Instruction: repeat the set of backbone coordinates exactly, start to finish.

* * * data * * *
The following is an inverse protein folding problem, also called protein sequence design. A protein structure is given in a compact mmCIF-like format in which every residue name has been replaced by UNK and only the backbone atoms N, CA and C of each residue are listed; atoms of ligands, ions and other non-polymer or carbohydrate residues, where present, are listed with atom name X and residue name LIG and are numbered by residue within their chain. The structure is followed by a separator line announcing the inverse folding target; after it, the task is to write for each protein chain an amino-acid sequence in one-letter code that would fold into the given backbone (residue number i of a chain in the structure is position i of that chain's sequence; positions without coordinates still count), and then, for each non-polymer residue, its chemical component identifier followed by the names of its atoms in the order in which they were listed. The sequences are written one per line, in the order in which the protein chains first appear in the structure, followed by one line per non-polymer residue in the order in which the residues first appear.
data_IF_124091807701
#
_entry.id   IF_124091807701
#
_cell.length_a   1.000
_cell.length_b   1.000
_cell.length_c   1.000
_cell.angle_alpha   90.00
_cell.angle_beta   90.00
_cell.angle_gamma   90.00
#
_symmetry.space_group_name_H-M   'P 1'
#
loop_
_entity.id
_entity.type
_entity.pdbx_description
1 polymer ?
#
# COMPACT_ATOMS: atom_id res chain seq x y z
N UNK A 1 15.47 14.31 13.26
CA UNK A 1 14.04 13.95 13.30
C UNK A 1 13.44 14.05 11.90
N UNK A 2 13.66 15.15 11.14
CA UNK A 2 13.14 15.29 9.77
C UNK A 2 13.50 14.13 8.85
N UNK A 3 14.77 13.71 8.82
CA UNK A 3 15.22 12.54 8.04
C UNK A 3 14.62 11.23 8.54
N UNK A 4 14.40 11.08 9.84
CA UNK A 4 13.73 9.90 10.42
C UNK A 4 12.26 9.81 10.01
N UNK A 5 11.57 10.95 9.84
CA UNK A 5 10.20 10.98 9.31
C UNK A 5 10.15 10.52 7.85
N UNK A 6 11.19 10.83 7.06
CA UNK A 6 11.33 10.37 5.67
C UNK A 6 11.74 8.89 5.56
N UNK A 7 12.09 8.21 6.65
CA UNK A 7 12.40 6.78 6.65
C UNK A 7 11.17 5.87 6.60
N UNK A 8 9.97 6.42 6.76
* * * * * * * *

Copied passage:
The following is an inverse protein folding problem, also called protein sequence design. A protein structure is given in a compact mmCIF-like format in which every residue name has been replaced by UNK and only the backbone atoms N, CA and C of each residue are listed; atoms of ligands, ions and other non-polymer or carbohydrate residues, where present, are listed with atom name X and residue name LIG and are numbered by residue within their chain. The structure is followed by a separator line announcing the inverse folding target; after it, the task is to write for each protein chain an amino-acid sequence in one-letter code that would fold into the given backbone (residue number i of a chain in the structure is position i of that chain's sequence; positions without coordinates still count), and then, for each non-polymer residue, its chemical component identifier followed by the names of its atoms in the order in which they were listed. The sequences are written one per line, in the order in which the protein chains first appear in the structure, followed by one line per non-polymer residue in the order in which the residues first appear.
data_IF_124091807701
#
_entry.id   IF_124091807701
#
_cell.length_a   1.000
_cell.length_b   1.000
_cell.length_c   1.000
_cell.angle_alpha   90.00
_cell.angle_beta   90.00
_cell.angle_gamma   90.00
#
_symmetry.space_group_name_H-M   'P 1'
#
loop_
_entity.id
_entity.type
_entity.pdbx_description
1 polymer ?
#
# COMPACT_ATOMS: atom_id res chain seq x y z
N UNK A 1 15.47 14.31 13.26
CA UNK A 1 14.04 13.95 13.30
C UNK A 1 13.44 14.05 11.90
N UNK A 2 13.66 15.15 11.14
CA UNK A 2 13.14 15.29 9.77
C UNK A 2 13.50 14.13 8.85
N UNK A 3 14.77 13.71 8.82
CA UNK A 3 15.22 12.54 8.04
C UNK A 3 14.62 11.23 8.54
N UNK A 4 14.40 11.08 9.84
CA UNK A 4 13.73 9.90 10.42
C UNK A 4 12.26 9.81 10.01
N UNK A 5 11.57 10.95 9.84
CA UNK A 5 10.20 10.98 9.31
C UNK A 5 10.15 10.52 7.85
N UNK A 6 11.19 10.83 7.06
CA UNK A 6 11.33 10.37 5.67
C UNK A 6 11.74 8.89 5.56
N UNK A 7 12.09 8.21 6.65
CA UNK A 7 12.40 6.78 6.65
C UNK A 7 11.17 5.87 6.60
N UNK A 8 9.97 6.42 6.76